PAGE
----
I'm Not Very Likeable

I finally got my computer from Steve yesterday. I sorta had to take it from him with the DVD drivers not fully installed, but at this point I really don’t give a damn. The suppliers from which he bought the case, processor, and motherboard, STILL haven’t delivered those parts, so he put together a loaner for me until they arrive. Hence, my previous subject line: buy from Dell. I was deliberating over build-your-own vs. company manufacturing, and the time and stress that it takes waiting for your own computer is not worth the $200 saved. The reason I was pissed off earlier was because Steve said he’d have the computer for me the day before AND the morning that I posted it, and instead, he disappeared off to the Renaissance Faire. So I followed his golden rule of “you want something done, do it yourself” and installed the rest of the drivers, the soon-to-be-Linux partition, and all my software myself.
Saturday night was a really stupid DDR tourney at Pleasanton Q-Zar. The atmosphere was nice, and the Extreme and 5th Mix machines they had there were beest qualluhtyyy, but I didn’t drive an hour to see this guy, who was banned from the DDR Freak community, make a mockery of what some people might take more seriously. I mean, it cost to enter the tournament anyway, so the least we could do was get some accurate (and timely) judging. At least we got a free game of Q-Zar laser tag afterwards (after Sophie, Annie, and I snuck in :P).
Sunday was spent stressing over my computer arriving, and then cooling off for the rest of the day and moving all of my files and programs over. I even got to spend some time playing Priston Tale, a free MMORPG. That’s sorta fun-like.
Today, my sister and I met up at the mall with James, where I was to then pick up a girl who’s visiting from England. The whole premise was pretty weird – my mom was at a party and must have mentioned that I play DDR, then the people who threw the party said that their daughter plays DDR, and then my mom suggested I invite her for a few games. Well as I thought, the girl, Carrie, had only played it once or twice, but it was nice to get to know someone new. I told her about events like Oasis Fridays and the like, which make Marin less boring.
The amazing thing about LiveJournal is that it’s a place for attention. You get a lot of people “subscribing” to your journal and they have to read what you want them all to hear. Yet it’s not like you’ll usually get useful feedback from those who read it. Someone on LJ once said to me “sympathize, don’t criticize,” and I think that’s completely wrong. You won’t get ANYWHERE without criticism, or as I like to call it, analysis and suggestions. If you write posts that get replies like “it’s okay, we’re all here for you, everything’s going to be okay,” does that really help the state you’re in in the long run?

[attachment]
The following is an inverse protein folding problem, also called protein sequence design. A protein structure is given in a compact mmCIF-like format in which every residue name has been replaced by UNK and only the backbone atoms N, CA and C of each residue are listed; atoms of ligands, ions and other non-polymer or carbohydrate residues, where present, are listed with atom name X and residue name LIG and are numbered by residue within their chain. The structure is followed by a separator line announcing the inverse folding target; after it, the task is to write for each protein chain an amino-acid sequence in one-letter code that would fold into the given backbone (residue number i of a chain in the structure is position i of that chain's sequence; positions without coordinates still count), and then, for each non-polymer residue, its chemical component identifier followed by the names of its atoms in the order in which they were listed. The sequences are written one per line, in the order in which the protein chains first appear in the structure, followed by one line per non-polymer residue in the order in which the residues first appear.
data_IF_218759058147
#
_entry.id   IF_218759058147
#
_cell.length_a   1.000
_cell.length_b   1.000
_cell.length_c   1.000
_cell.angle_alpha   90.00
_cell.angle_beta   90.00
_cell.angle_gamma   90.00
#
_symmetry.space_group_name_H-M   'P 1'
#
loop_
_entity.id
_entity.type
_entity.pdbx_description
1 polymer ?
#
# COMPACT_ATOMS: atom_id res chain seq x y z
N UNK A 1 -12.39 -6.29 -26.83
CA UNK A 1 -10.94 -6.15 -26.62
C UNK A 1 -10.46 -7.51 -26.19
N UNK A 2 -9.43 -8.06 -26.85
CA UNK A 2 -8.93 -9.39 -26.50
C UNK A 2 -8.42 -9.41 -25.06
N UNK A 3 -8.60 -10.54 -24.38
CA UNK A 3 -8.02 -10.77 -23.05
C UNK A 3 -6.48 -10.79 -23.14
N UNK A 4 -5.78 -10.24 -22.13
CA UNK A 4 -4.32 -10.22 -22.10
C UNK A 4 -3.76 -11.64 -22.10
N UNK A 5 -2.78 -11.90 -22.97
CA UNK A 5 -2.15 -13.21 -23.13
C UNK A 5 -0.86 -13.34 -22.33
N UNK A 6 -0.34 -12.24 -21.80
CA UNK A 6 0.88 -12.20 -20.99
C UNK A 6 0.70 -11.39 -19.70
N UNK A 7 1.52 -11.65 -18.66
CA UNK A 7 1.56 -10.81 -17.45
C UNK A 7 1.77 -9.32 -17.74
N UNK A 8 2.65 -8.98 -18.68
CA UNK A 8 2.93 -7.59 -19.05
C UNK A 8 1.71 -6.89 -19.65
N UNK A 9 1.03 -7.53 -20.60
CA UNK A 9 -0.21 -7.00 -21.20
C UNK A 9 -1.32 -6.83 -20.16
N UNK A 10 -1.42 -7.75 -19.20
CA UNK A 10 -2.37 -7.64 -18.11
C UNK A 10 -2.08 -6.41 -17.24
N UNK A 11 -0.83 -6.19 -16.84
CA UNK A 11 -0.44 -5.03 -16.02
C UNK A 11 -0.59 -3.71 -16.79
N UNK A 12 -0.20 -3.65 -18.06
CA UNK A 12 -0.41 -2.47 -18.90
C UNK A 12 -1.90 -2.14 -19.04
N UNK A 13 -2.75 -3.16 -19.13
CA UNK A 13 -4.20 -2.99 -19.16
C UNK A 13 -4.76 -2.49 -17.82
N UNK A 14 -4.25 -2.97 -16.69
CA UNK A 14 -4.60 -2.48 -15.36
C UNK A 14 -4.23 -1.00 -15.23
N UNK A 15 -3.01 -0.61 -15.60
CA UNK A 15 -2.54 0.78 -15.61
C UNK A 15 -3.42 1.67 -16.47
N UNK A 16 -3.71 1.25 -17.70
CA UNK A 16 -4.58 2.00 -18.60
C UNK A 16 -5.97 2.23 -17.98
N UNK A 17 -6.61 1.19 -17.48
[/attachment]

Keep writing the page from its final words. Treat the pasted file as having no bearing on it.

1. Some people take criticism offensively. If you point out everything wrong that someone is doing, they’re going to end up hating you.

    1. I was talking about comments on people’s own journals. I don’t mean that people should make malicious posts about how they hate someone; what I meant was that you comment on something in which it looks like they’re asking for help on a decision, or at least something that will make them feel better – that’s where you give them suggestions.
      If you tell them something that will make them feel better about themselves through ACTION instead of just emotional support, it has a better effect. It’s CONSTRUCTIVE criticism. If the person’s going to deny that they have a problem when they prevent it themselves, then something needs to be done.

      1. Very true! But sometimes a person denies there is a problem at first then later they realize they were wrong. I remember studying something like this in my Psychology & Self-Esteem Class second year…
        the prof’s theory was this: people tend to have moods in cycles and sometimes they are in the right state of mind for change and growth, but sometimes not. If you tell them to change something when they are just trying to get by or if they’re already feeling weak, it just tears at them. They might actually recoil away from improvements they would be eager to make if they had just heard it when they were feeling better, ne?
        Plus I know personally, I just use a blog to get things off my mind… if people have advice I’m glad to hear it, but even if no one says anything, I just type it out to make some more tangible out of the abstract emotions in my head and see them more objectively.
        (and here’s a confession: more than once someone has said something to me in an LJ or blog and I reacted defensively… but then later I realized I was wrong and the change they suggested was good. maybe because I’m a girl or maybe it’s just me, but I’m very aware that my emotions run in cycles ^__^ I’ll spend my whole life concisouly trying to correct that but it’s deeply rooted in the chemisty of my biological structure.)

        1. Yeah, you’re right. I was recently planning to write a blog about how blogging itself is just a good way to relieve stress – I mean, I recently got this stupid “you’re doing okay!” sheet from my doctor, saying that one way to relieve stress is to write in a journal. So even with sympathy, suggestions, criticism, or not, blogging itself is a good way to sort things out.
          I guess I just like to speed up the process a bit. Eheheh, I forget that things take time.

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